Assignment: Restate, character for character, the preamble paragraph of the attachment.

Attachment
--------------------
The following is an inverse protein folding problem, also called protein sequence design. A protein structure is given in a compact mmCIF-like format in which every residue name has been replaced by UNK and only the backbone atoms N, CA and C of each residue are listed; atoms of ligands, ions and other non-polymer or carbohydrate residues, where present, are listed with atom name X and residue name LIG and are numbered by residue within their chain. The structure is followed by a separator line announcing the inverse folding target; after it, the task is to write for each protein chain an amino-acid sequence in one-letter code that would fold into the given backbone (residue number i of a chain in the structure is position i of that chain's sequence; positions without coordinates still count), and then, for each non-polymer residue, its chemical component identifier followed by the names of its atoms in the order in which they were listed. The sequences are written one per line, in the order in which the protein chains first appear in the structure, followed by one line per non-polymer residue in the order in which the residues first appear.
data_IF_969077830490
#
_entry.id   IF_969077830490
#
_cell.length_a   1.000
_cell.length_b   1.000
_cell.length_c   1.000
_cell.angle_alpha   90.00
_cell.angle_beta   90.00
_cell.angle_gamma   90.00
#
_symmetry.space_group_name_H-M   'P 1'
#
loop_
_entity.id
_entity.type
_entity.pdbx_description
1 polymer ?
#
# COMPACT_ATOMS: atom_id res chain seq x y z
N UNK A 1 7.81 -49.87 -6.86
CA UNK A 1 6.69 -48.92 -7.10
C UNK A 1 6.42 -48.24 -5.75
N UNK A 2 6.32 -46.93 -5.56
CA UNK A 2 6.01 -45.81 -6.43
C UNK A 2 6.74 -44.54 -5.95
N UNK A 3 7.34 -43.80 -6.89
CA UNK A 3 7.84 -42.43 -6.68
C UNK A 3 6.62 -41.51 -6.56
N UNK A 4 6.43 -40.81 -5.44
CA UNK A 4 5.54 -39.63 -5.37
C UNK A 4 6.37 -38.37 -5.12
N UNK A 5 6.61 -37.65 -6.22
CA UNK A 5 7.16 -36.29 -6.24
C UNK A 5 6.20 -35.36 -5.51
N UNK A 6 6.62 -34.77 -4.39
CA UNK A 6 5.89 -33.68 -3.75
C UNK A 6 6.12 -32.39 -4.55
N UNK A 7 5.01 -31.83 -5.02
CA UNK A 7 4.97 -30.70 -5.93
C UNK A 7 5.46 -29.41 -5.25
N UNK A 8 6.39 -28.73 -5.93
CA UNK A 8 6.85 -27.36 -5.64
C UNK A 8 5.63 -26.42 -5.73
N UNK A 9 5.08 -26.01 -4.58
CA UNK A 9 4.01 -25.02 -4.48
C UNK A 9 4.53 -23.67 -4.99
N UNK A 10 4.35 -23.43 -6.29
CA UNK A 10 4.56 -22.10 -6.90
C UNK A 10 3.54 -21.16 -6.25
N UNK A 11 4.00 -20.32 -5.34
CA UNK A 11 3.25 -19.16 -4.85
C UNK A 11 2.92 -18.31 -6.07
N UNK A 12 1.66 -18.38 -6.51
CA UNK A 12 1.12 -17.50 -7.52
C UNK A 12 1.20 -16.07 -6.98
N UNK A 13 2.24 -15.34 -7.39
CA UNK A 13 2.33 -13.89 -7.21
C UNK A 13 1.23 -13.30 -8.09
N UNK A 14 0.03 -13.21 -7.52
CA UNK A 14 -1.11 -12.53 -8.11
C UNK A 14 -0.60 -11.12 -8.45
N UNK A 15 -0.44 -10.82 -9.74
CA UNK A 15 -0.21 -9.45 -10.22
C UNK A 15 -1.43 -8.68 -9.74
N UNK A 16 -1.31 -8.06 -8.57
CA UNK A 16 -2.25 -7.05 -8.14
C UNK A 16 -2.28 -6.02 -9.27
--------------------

The following is an inverse protein folding problem, also called protein sequence design. A protein structure is given in a compact mmCIF-like format in which every residue name has been replaced by UNK and only the backbone atoms N, CA and C of each residue are listed; atoms of ligands, ions and other non-polymer or carbohydrate residues, where present, are listed with atom name X and residue name LIG and are numbered by residue within their chain. The structure is followed by a separator line announcing the inverse folding target; after it, the task is to write for each protein chain an amino-acid sequence in one-letter code that would fold into the given backbone (residue number i of a chain in the structure is position i of that chain's sequence; positions without coordinates still count), and then, for each non-polymer residue, its chemical component identifier followed by the names of its atoms in the order in which they were listed. The sequences are written one per line, in the order in which the protein chains first appear in the structure, followed by one line per non-polymer residue in the order in which the residues first appear.